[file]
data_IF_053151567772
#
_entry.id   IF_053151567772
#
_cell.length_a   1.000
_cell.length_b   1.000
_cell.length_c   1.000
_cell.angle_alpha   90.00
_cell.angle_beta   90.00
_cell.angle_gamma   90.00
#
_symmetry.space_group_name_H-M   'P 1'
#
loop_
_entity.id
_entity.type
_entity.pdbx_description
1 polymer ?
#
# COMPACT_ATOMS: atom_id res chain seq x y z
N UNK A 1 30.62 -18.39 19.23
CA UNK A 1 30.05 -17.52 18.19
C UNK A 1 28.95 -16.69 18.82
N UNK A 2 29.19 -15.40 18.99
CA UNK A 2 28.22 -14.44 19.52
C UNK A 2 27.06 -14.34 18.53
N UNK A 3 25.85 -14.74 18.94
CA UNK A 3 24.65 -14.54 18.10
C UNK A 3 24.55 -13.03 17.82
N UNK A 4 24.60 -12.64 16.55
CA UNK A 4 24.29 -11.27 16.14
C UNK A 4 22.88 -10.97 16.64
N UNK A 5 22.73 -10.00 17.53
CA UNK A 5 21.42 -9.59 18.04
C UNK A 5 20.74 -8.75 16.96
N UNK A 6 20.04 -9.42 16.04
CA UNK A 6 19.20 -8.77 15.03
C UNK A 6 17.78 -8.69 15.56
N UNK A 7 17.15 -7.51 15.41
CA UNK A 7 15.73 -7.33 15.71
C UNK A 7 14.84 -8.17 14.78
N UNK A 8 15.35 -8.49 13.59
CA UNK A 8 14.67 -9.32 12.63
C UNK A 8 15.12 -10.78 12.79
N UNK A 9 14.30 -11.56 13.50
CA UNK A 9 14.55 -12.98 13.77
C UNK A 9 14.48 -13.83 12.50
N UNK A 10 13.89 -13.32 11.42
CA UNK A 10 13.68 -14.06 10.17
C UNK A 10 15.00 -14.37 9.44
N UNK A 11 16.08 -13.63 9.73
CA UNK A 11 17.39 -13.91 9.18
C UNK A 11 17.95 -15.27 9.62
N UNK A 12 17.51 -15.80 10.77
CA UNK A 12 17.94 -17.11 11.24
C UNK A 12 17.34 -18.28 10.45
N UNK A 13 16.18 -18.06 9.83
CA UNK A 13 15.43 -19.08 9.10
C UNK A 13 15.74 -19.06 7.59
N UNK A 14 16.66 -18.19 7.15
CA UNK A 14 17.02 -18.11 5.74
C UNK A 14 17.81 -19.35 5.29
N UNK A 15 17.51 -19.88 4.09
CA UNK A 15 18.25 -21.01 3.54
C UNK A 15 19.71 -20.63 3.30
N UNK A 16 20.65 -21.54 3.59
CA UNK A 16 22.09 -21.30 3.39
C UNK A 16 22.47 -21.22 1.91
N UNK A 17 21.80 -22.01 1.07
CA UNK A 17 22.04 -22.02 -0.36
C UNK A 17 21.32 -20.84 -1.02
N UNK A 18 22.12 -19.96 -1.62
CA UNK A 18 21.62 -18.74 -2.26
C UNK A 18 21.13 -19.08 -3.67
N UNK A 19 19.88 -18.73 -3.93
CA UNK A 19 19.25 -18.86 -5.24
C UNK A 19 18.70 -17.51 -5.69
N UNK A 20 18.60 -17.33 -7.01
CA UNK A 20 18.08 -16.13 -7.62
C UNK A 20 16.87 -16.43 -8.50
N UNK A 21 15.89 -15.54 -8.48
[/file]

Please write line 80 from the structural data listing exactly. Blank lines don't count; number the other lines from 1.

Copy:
C UNK A 20 16.87 -16.43 -8.50